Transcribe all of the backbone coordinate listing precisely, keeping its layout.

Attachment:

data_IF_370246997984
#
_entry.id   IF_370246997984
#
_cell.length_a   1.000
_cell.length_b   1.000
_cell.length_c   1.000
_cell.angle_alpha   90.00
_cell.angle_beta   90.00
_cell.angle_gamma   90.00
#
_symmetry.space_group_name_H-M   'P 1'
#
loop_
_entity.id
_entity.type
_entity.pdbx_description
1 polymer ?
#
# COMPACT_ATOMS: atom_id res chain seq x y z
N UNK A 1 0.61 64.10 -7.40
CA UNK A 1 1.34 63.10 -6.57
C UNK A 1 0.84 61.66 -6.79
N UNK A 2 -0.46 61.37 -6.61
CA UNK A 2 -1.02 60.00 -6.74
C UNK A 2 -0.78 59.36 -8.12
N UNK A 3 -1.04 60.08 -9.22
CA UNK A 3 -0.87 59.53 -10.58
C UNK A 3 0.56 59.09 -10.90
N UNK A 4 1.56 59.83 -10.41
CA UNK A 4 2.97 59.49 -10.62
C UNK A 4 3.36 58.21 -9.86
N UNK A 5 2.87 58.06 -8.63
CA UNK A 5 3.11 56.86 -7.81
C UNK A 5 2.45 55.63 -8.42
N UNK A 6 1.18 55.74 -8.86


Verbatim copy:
data_IF_370246997984
#
_entry.id   IF_370246997984
#
_cell.length_a   1.000
_cell.length_b   1.000
_cell.length_c   1.000
_cell.angle_alpha   90.00
_cell.angle_beta   90.00
_cell.angle_gamma   90.00
#
_symmetry.space_group_name_H-M   'P 1'
#
loop_
_entity.id
_entity.type
_entity.pdbx_description
1 polymer ?
#
# COMPACT_ATOMS: atom_id res chain seq x y z
N UNK A 1 0.61 64.10 -7.40
CA UNK A 1 1.34 63.10 -6.57
C UNK A 1 0.84 61.66 -6.79
N UNK A 2 -0.46 61.37 -6.61
CA UNK A 2 -1.02 60.00 -6.74
C UNK A 2 -0.78 59.36 -8.12
N UNK A 3 -1.04 60.08 -9.22
CA UNK A 3 -0.87 59.53 -10.58
C UNK A 3 0.56 59.09 -10.90
N UNK A 4 1.56 59.83 -10.41
CA UNK A 4 2.97 59.49 -10.62
C UNK A 4 3.36 58.21 -9.86
N UNK A 5 2.87 58.06 -8.63
CA UNK A 5 3.11 56.86 -7.81
C UNK A 5 2.45 55.63 -8.42
N UNK A 6 1.18 55.74 -8.86